Wednesday, August 31, 2016

How to talk to an atheist

Actually, this is a list of what you should not say to an atheist. These are common mistakes Christians make when talking to atheists. (Note that I was inspired by this video.)

1)  Don't tell me what I think.

Instead, tell me what you think. Obviously, you don't know what I think, and pretending otherwise isn't going to advance the discussion at all. If you want to know what I think, ask me.

Note that we atheists aren't united by our beliefs, but only by our disbelief (and only when it comes to a very specific issue, at that). You don't know what I think, so why pretend that you do? When you do that, it's obvious that you're just creating a straw man to argue against (presumably because it's easier than arguing with an actual atheist).

2)  Don't define "atheist" for us.

This is very similar to the previous mistake on this list - and made for the same reasons, often enough. Like most words in the English language, "atheist" can be defined in somewhat different ways. (So can "agnostic," but even more so!)

Even atheists don't necessarily agree on the definition of the label, while Christians often try to shift the burden of proof by defining it as a positive belief (i.e. the belief that there is no god). But what's the point? It's just a label. Why argue about labels?

Anyway, if you don't want me defining "Christian" for you - and trust me, you don't - then don't try to define "atheist" for me. Instead, just ask me what I mean by the word. Then you can argue against what I actually think, if you want.

3)  Don't try to shift the burden of proof.

If you believe that a god exists, let along a particular 'God,' you have the burden of proof. I don't mean that you must literally prove that your god exists, of course. But you have the responsibility to demonstrate evidence to back up your belief.

You might find this easier to understand if you think of leprechauns. I don't believe that leprechauns exist. That's not a claim. It's just that I don't accept assertions that leprechauns do exist, since I've never seen any evidence backing up those claims.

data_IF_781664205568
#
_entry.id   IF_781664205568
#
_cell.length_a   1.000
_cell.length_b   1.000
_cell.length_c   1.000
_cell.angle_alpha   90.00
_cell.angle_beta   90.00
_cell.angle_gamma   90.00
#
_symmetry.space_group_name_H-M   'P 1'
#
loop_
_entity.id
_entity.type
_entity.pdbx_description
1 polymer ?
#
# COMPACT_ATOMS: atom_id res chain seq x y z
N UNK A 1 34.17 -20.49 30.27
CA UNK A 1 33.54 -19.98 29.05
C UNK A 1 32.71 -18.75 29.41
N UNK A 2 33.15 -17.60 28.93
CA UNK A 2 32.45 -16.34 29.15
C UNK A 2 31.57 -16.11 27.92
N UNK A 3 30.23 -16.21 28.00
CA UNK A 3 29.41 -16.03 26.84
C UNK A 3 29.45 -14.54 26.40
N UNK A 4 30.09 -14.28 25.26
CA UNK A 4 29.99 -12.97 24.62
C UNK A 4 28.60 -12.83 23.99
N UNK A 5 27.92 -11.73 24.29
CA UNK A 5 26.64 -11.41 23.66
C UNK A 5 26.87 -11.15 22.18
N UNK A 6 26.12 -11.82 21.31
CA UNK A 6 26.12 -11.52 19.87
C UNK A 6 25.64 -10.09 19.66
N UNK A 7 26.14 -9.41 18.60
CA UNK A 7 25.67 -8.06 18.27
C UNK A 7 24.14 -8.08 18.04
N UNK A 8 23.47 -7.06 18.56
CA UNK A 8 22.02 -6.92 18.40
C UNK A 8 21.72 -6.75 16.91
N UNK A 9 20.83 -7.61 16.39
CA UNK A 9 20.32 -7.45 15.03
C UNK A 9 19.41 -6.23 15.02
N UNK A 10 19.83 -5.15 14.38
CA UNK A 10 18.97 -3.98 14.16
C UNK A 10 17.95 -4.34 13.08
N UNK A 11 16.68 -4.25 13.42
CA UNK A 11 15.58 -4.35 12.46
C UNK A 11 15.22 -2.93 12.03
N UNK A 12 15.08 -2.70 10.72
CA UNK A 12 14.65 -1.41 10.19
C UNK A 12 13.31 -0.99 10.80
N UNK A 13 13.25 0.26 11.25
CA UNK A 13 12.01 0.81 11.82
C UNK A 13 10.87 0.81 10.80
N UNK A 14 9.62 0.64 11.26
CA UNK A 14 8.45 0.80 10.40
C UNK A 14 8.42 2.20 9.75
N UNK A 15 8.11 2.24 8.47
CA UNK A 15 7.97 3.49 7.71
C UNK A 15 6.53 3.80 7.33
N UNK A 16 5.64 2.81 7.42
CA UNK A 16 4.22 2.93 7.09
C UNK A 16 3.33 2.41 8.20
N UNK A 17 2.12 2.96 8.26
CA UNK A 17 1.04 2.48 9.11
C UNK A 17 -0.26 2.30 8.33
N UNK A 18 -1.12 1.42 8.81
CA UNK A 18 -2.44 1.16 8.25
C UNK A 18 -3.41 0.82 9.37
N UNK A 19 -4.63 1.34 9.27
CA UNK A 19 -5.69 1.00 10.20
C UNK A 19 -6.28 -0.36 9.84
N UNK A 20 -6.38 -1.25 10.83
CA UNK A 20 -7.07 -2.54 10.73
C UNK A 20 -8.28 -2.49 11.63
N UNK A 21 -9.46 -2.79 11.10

If you do think that leprechauns exist, you have the burden of proof to demonstrate that. I don't have a responsibility to disprove it, because without good evidence, belief isn't warranted. Maybe leprechauns exist; maybe they don't. But nonbelief is the default.

4)  Don't quote scripture.

After all, why bother? Your holy book, whatever it might be, isn't anything special to me. The Bible, the Quran, the Torah, the Bhagavad Gita, the Book of Mormon, the Book of the Dead, and every other 'holy text' that's ever existed mean no more to me than any random collection of myths and fables.

In order to convince me otherwise, you'd have to demonstrate (a) that a god exists, (b) that it's your particular god, (c) that your particular holy text is an accurate reflection of what that god thinks and wants from human beings, and (d) that your own particular interpretation of that text is the correct one.

Obviously, if you could accomplish even the first of those things, I'd no longer be an atheist. And as long as I am an atheist, quoting the Bible means nothing at all to me.

Maybe this is how you win arguments with your fellow Christians, I don't know. (Given that Christians can't agree even among themselves about much of anything, it doesn't seem to be very effective, though, even with them.) But it's certainly foolish when talking to atheists.

5)  Don't try to disprove evolution.

If you want to debate evolution, that's fine, but talk to a biologist, not to me. Evolution is science, not religion. Even if you could disprove evolution (which you can't), it wouldn't demonstrate that your god is real.